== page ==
Contemplating a Covid Kinda Christmas
This week the UK government was forced to clarify the rules regarding how its citizens will be permitted to “enjoy” the festive season in this time of coronavirus, and I don’t know about you, but I for one am super-grateful for the clarity this has brought to us: especially those of us in Scotland and Wales, who got to watch Boris Johnson insist that “all four nations” were in complete agreement on The Roolz, while our own illustrious leaders stood in the wings shouting, “OH NO WE AREN’T!” And to think we all thought panto season would be cancelled this year!
So far, the “rules” as I understand them – at least here in Scotland – are as follows:
— We can meet up to three other families, but should only meet up with one other family, and only if we’re prepared to all die as a result of that meeting.
— We’re allowed to meet these other families for five days over the Christmas period, but should only meet them on one day, and only if we’re comfortable with the idea of being cold-hearted murderers. We shouldn’t do it, though, unless we want to, in which case we CAN, but still shouldn’t. And we should/should not do this for either five days or just one day, depending on where we stand on the Murderer/ Not a Murderer scale.
— We can meet other families indoors, but should only meet them outdoors, unless it’s not possible to meet them outdoors, in which case we can meet them indoors, but we absolutely MUST NOT stay overnight, unless we absolutely have to stay overnight, in which case we can do that, but only if we feel really, really guilty about it in the morning.
— We can travel for Christmas, but absolutely MUST NOT under any circumstances leave our homes in order to do that.
— These rules will not be enforced, apart from in the places where they will be enforced, in which case they will not be enforced, but we should assume they will be enforced.
— The rules will not change: unless, of course, they DO change, which is something we should all be prepared for, whilst, at the same time, being confident in the knowledge that they will not change. Unless they do.
— We should have a happy Christmas, but not TOO happy a Christmas, because that’s not really on brand for 2020, is it?
I THINK that’s about it, but, like most people I know, I pretty much gave up trying to keep up with the current guidelines at roughly the same time I gave up the will to live, so I’m just here for the surprise Taylor Swift albums and all of the really quite excellent memes this year has inspired now. But back to Christmas, and the rules that now govern our personal relationships…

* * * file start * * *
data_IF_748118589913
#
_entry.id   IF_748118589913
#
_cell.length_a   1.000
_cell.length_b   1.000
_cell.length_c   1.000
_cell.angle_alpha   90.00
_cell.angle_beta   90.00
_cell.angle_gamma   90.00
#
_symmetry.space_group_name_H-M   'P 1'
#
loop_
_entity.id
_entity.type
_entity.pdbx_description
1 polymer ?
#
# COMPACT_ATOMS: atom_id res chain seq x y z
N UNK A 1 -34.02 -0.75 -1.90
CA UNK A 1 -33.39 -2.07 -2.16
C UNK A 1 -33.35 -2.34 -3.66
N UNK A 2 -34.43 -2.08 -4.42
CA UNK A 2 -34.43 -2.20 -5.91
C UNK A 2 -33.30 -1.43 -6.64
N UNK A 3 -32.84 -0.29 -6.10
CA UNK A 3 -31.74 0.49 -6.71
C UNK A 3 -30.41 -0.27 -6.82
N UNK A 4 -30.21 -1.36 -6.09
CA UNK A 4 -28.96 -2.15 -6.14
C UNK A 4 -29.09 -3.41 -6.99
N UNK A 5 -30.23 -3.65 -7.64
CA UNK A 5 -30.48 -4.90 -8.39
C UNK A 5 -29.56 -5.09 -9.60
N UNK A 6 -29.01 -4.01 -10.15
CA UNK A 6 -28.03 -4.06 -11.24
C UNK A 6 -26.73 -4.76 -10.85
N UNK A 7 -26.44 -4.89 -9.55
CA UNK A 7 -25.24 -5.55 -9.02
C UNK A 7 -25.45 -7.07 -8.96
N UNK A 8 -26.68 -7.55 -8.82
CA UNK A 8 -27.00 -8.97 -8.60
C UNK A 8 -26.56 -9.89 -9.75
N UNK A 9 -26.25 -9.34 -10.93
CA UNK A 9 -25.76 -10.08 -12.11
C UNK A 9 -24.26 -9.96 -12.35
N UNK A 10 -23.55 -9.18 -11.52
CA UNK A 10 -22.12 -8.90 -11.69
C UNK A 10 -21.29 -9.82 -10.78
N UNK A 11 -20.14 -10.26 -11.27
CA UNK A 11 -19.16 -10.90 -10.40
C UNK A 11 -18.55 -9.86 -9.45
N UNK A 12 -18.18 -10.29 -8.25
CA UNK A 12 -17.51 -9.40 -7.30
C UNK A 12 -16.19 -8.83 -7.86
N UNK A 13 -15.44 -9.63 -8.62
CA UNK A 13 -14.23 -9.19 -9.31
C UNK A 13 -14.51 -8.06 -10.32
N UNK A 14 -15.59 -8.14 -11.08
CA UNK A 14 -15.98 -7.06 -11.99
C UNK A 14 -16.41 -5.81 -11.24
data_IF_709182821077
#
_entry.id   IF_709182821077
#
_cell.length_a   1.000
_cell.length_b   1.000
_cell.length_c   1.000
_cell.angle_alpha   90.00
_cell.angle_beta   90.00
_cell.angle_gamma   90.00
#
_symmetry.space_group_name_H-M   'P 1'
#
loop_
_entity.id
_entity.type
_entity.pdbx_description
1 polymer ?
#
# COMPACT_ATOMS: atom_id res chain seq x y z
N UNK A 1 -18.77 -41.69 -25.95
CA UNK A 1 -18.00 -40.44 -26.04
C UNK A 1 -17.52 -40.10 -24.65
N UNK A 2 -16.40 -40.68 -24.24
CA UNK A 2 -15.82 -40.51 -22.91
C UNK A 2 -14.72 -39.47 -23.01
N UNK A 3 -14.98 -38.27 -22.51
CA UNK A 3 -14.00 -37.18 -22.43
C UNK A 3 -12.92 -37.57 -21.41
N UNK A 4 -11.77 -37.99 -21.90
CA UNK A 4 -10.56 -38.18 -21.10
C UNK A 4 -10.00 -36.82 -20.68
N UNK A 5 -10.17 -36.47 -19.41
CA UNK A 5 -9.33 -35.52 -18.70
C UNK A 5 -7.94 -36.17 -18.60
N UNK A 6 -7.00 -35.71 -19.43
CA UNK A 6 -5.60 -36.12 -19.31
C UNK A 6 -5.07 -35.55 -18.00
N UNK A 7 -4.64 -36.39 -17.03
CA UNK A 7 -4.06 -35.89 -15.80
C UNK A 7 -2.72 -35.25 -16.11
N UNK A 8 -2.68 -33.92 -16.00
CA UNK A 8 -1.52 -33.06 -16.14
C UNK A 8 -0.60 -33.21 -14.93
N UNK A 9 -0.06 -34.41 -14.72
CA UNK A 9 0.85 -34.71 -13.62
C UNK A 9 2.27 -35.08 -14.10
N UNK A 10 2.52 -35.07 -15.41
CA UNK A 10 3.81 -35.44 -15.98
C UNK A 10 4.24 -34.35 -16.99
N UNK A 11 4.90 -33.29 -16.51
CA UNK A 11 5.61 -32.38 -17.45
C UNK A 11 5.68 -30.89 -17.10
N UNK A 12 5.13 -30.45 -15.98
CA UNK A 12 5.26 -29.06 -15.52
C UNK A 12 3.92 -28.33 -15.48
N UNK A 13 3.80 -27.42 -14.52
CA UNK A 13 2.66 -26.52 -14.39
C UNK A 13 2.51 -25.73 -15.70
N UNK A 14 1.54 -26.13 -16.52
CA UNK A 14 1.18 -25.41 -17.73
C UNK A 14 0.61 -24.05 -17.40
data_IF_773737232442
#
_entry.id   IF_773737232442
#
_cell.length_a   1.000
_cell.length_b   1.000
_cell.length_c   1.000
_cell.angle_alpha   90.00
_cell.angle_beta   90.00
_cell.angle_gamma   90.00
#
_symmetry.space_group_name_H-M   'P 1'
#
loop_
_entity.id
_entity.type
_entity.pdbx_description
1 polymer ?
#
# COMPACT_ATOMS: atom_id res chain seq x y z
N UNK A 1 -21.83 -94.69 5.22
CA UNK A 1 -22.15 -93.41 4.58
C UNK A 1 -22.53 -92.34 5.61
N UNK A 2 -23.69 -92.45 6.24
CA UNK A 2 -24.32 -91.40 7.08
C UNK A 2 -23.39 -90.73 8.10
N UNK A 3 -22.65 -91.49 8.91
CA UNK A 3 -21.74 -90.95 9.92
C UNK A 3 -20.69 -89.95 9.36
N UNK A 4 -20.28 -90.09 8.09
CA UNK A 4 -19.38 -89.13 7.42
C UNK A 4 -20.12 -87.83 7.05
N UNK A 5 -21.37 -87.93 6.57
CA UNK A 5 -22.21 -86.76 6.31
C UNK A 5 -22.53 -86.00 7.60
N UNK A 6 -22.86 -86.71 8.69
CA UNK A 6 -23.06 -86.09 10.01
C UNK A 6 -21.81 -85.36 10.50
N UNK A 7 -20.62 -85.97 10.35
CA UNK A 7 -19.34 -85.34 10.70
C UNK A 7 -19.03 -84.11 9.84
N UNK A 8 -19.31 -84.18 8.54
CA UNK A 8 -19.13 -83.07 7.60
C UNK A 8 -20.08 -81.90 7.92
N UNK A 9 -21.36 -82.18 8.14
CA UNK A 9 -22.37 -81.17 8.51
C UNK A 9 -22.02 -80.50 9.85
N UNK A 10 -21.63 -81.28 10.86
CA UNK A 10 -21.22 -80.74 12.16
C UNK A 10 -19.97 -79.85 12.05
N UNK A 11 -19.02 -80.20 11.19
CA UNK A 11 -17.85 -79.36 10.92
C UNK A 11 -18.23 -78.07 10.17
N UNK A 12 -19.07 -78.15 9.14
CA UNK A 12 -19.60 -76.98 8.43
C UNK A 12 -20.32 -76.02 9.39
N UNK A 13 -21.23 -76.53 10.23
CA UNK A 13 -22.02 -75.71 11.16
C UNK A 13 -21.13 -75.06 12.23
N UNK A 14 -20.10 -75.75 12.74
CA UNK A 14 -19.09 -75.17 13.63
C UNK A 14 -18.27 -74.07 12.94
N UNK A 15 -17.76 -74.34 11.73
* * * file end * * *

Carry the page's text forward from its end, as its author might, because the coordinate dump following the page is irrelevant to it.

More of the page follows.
On social media, this week’s announcements went over about as well as you’d expect, really. On Twitter, I’d say it’s roughly a 50/50 split, with half of the people screaming “JUST STAY HOME!” and polishing their halos while declaring that, why, THEY’RE not even planning to see their own reflection in the mirror this Christmas, while the other half just shrug their shoulders and go, “But I’ve already ordered the turkey: I’m not changing my plans now!”
A lot of people seem to feel there’s a simple choice: you either have yourself a Charles Dickens kinda Christmas, with gruel for lunch, and a lump of coal in your stocking, or you get Covid and kill your granny. The reality, of course, is that it’s a lot more complicated than that, and these latest rules – just like ALL of the rules we’ve been subjected to this year – do not (And CANNOT) take account of all of the complexities of our different lives.
In our case, for instance, we haven’t done much of anything for weeks now, and neither have my parents. The risk involved in the five of us meeting up over Christmas, then, is vanishingly small: so, yes, we are absolutely going to be doing that. Because, not only is it “allowed” under the current rules, it’s also as safe as anything really CAN be in these trying times, and I refuse to feel guilty about wanting to see my own parents on Christmas day.
Except… I DO feel guilty. In fact, I feel guilty about pretty much everything I do, say or even think right now, because that’s what this year has done to us, really. Throughout the pandemic we’ve been encouraged to feel guilty about everything: led to believe that normal human emotions are something to be suppressed at all costs, and that, if you’re not able to do that, you’re weak and selfish, and, actually, YOU are the reason we’re all in this mess.